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when Mercanti was absent at Palermo, they burnt and plundered his house, and took away Bianca; whose horror you may well conceive, when by the blazing light of her own dwelling, she was carried off by such swarthy barbarians, whose very language was a sphynx's riddle to her, and might concern her life or death, and then embarked upon a sea of fire; for there happened that night a phenomenon not unusual in the Mediterranean, namely, the phosphorescence of the waters, which, whether caused by glowing marine insects or otherwise, makes the waves roll like so many blue burning flames. Those who have witnessed it, know well its dismal appearance on a gloomy night, when the billows come and vanish away like fluxes of pallid fire, and withal so vapour-like and unsubstantial, that apparently the vessel, or any gross corporal substance, must needs sink into its ghastly abyss. With such a dreary scene, therefore, and in the midst of those tawnycoloured infidel Moors, with their savage visages
and uncouth garments and glittering arms, 'tis no marvel if Bianca thought herself amongst infernals and the demons of torture, on the sulphurous lake.
On the morrow, which scarcely brought any assuagement of her fears, they had lost sight of Sicily, and at last she was disembarked at Oran, which is an African port, over against Spain. Meanwhile Tebaldo was landing at Palermo, where he learnt, with a renewal of all his pangs, the fate of his beloved mistress. Forgetting all his enmity, therefore, he repaired presently to Mercanti, to concert with him how to redeem her out of the hands of the accursed Moors, a proceeding which he would not have paused for, had fortune put it in his power to proceed instantly to her ransom.
The merchant lamenting his years and infirmities, which forbade him to go in search of his wife. Tebaldo readily offered himself to proceed irt his behalf; adding, "that it was only through the poverty of his means that he had not sailed already at his own suggestion, but that if Mercanti would furnish him with the requisite sums, he should hope to restore the unfortunate Bianca to his arms." The merchant wondering very much at this proposal, and asking, what securities he could offer for such a trust,—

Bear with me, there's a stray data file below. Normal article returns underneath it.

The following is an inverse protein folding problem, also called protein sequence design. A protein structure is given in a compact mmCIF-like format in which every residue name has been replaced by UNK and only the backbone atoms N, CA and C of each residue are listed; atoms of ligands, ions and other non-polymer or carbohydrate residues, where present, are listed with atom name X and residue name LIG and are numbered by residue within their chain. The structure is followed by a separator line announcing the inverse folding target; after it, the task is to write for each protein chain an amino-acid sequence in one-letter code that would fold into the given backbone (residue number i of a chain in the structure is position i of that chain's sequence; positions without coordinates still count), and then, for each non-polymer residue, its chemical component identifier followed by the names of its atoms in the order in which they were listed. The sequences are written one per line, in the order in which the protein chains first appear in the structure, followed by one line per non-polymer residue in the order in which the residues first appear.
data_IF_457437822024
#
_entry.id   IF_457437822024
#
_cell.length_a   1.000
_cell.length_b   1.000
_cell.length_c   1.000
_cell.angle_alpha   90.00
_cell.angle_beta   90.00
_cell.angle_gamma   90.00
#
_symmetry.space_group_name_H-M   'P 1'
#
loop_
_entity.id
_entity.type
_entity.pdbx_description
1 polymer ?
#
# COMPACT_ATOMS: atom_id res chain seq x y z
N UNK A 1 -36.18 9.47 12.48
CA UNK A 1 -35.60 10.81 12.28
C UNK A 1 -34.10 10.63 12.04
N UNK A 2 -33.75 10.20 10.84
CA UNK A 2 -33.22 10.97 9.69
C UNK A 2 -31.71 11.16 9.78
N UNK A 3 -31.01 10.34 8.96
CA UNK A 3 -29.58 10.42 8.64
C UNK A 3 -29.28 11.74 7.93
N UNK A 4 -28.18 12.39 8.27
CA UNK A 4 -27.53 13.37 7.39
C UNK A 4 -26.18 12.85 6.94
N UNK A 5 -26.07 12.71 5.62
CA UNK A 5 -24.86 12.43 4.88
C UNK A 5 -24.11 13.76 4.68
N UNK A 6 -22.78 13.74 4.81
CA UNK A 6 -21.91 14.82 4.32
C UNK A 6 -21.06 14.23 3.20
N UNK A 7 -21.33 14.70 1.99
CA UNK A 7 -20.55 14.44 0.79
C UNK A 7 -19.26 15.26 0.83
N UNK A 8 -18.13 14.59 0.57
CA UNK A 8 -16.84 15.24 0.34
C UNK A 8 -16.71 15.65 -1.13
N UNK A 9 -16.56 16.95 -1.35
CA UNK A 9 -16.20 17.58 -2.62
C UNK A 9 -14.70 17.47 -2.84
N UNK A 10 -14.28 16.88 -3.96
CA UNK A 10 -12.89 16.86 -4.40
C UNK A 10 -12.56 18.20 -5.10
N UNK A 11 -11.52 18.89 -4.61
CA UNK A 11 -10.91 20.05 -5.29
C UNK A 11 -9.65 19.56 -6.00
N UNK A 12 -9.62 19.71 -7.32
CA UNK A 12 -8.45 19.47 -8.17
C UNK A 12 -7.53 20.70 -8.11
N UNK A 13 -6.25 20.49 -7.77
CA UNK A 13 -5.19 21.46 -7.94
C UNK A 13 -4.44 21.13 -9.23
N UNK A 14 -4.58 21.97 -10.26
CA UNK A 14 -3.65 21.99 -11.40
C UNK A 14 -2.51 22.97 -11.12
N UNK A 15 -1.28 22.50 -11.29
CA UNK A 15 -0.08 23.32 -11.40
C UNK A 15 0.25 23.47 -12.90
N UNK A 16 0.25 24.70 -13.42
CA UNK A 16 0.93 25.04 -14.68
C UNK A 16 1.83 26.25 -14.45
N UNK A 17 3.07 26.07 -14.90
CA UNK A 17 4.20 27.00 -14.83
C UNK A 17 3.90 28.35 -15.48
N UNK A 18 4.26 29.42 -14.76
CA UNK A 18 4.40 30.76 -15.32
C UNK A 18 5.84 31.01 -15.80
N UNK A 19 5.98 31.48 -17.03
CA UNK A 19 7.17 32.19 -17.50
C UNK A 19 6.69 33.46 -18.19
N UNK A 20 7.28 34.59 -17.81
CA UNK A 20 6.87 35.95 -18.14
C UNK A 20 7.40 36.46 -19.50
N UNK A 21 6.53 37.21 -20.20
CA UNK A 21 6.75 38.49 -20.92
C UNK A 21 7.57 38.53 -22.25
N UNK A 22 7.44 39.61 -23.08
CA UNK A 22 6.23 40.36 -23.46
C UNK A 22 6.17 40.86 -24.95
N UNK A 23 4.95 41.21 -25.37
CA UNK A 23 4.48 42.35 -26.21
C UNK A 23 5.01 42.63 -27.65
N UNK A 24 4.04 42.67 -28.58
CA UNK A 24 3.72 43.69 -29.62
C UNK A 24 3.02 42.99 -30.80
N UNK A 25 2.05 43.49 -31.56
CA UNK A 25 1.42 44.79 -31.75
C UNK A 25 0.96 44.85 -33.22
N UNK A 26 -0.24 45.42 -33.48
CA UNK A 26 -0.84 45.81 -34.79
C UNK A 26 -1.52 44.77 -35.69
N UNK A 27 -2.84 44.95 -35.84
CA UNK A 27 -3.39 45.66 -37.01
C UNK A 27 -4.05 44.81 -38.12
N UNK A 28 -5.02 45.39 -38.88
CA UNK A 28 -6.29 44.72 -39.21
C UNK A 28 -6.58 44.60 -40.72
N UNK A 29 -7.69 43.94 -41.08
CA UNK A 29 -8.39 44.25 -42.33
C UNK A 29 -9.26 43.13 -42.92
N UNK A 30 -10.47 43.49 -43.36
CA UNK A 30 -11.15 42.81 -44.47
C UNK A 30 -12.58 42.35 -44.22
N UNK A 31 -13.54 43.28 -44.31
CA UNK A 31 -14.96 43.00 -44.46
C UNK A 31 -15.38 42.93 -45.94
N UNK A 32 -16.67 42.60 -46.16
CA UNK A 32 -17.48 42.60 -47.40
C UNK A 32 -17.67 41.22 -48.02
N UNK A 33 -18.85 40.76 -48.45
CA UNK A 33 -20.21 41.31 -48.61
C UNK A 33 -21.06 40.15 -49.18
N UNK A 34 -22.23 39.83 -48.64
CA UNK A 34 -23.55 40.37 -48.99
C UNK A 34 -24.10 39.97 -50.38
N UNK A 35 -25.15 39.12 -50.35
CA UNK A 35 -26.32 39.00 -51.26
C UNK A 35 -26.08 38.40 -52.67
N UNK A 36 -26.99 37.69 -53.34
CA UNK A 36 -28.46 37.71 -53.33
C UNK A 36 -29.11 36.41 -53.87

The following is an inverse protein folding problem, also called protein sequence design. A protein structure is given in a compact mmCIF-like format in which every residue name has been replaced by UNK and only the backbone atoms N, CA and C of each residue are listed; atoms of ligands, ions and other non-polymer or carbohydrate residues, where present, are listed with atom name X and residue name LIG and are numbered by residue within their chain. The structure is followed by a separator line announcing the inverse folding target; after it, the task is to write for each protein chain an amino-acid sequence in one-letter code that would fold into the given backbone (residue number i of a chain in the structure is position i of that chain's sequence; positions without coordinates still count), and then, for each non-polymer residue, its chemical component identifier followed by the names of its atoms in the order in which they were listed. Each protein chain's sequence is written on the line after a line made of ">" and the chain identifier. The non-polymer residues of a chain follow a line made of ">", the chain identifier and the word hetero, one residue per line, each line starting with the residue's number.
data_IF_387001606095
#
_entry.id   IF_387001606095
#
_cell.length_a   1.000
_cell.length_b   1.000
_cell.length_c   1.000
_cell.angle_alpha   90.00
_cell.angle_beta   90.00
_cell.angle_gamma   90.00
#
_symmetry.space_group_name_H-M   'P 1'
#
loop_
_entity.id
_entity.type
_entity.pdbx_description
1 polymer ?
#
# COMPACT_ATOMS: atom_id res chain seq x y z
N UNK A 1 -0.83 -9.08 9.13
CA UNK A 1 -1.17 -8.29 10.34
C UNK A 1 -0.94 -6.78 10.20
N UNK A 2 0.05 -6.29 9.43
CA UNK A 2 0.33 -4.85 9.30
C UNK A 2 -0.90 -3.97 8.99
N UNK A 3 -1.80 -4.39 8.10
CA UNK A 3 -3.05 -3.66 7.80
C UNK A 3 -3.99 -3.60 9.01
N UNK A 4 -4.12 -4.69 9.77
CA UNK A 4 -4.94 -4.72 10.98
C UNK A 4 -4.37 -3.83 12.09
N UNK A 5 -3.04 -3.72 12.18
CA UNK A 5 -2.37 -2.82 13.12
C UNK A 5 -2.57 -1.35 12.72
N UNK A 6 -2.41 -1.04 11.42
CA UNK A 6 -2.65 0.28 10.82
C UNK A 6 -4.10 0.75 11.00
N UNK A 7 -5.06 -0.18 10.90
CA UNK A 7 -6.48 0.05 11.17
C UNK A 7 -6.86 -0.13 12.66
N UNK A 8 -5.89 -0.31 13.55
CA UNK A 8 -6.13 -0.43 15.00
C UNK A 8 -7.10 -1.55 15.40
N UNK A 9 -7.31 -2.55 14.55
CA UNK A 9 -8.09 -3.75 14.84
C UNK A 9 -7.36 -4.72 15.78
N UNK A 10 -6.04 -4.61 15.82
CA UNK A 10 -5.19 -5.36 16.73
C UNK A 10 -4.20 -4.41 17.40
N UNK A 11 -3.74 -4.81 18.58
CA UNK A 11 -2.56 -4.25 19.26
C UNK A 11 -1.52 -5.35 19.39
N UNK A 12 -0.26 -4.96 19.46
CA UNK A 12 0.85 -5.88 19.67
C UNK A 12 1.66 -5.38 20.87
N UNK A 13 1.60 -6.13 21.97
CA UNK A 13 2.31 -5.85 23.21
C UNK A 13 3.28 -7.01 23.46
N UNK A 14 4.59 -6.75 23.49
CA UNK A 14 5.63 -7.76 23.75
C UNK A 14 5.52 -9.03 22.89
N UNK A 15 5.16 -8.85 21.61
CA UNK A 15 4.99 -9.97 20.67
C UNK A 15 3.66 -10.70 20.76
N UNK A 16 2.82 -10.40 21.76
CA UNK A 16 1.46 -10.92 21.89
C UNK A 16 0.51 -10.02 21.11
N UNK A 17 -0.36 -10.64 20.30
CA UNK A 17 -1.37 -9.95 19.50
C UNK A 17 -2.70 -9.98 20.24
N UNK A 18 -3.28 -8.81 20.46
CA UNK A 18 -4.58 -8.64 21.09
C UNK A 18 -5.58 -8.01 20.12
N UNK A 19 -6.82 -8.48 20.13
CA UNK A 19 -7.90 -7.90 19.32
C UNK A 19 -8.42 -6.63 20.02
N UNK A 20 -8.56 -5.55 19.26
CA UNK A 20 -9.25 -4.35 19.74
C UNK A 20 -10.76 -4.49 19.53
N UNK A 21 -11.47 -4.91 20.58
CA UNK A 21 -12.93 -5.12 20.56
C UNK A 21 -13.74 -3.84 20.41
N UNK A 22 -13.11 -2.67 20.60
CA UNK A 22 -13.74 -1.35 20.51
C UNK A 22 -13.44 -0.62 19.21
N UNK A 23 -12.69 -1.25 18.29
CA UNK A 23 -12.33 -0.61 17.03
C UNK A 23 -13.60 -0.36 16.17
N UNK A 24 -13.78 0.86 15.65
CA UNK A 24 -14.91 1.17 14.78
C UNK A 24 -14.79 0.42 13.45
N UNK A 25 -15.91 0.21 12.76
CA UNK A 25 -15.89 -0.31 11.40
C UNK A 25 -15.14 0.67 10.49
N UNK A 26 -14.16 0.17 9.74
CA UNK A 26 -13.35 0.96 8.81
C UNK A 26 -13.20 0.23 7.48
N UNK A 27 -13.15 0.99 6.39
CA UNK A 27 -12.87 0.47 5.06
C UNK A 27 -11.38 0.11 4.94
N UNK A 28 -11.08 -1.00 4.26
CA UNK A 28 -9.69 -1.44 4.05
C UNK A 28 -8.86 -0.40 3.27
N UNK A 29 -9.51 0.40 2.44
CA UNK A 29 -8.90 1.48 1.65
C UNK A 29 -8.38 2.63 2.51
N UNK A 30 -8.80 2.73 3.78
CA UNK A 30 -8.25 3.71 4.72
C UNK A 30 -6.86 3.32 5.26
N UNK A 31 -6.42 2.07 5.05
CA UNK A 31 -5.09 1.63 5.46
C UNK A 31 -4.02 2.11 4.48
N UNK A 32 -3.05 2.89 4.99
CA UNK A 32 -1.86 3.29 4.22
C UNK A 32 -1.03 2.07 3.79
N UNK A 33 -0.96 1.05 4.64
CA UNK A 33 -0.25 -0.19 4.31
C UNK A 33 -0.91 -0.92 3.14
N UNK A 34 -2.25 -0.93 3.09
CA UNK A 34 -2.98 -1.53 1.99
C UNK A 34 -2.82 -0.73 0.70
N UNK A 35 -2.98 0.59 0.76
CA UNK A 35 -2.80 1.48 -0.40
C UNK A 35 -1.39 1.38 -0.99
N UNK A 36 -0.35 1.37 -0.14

"Alas!" quoth Tebaldo, "I have nothing to pledge for my performance, except an unhappy love for her, that would undergo thricetold perils for her sake; I am that hopeless Tebaldo Zanche, who was made so eminently miserable by her marriage: nevertheless, I will forgive that, as well as all other mischances, if I may but approve my honourable regard for her, by this self-devoted service. There are yet some reasonable doubts you may well entertain of my disinterestedness and fidelity on such a mission, and I know not how to remove them; but when you think of the dangerous infidels in whose hands she now is, I have a hope that you may bring yourself to think her as safe at least in mine."
The passionate Tebaldo enforced these arguments with so many sincere tears and solemn oaths, and, besides, depicted so naturally the horrible condition of the lady amongst the Moors, that at last the merchant consented to his request, and furnishing him with the proper authorities, the generous lover, with a loyal heart, which designed nothing less than he had professed, set sail on his arduous adventure.
Let us pass over the hardships and dangers of such an enterprize, and above all its cruel anxieties, the hopes which were raised at Tunis being wrecked again at Algiers, till at last he discovered Bianca amongst the slaves of a chief pirate at Oran, who, despairing of a ransom, began to contemplate her as his own mistress. Tebaldo's bargain was soon made; whereupon the lady was set at liberty, and to her unspeakable joy, by the hands of her own beloved Zanche; yet when they remembered the final consequence of her freedom, the brightness of their delight was quenched with some very bitter tears. The generosity of their natures, however, triumphed over these regrets, and with sad hearts, but full of virtuous resolution, they re-embarked together, in a Genoese carrack for Palermo.
And now their evil fortune still pursued them, for falling in with a Sallee rover, although they escaped a second capture by the fast-sailing of their ship, they were chased a long way out of their course, into the Straits of Gibraltar, and the wind turning contrary, increased towards night to a violent tempest. In this extremity it required all the tenderness of Tebaldo to encourage Bianca, whose low-spirited condition made her more fearfully alive to the horrors of the raging sea; which indeed roared round them as if the watery desert had hungry lions of its own, as well as the sandy wastes of Africa, but ten times more terrible; the ship's timbers, besides, straining as if they would part asunder, and the storm howling through the cordage, like the voices of those evil angels,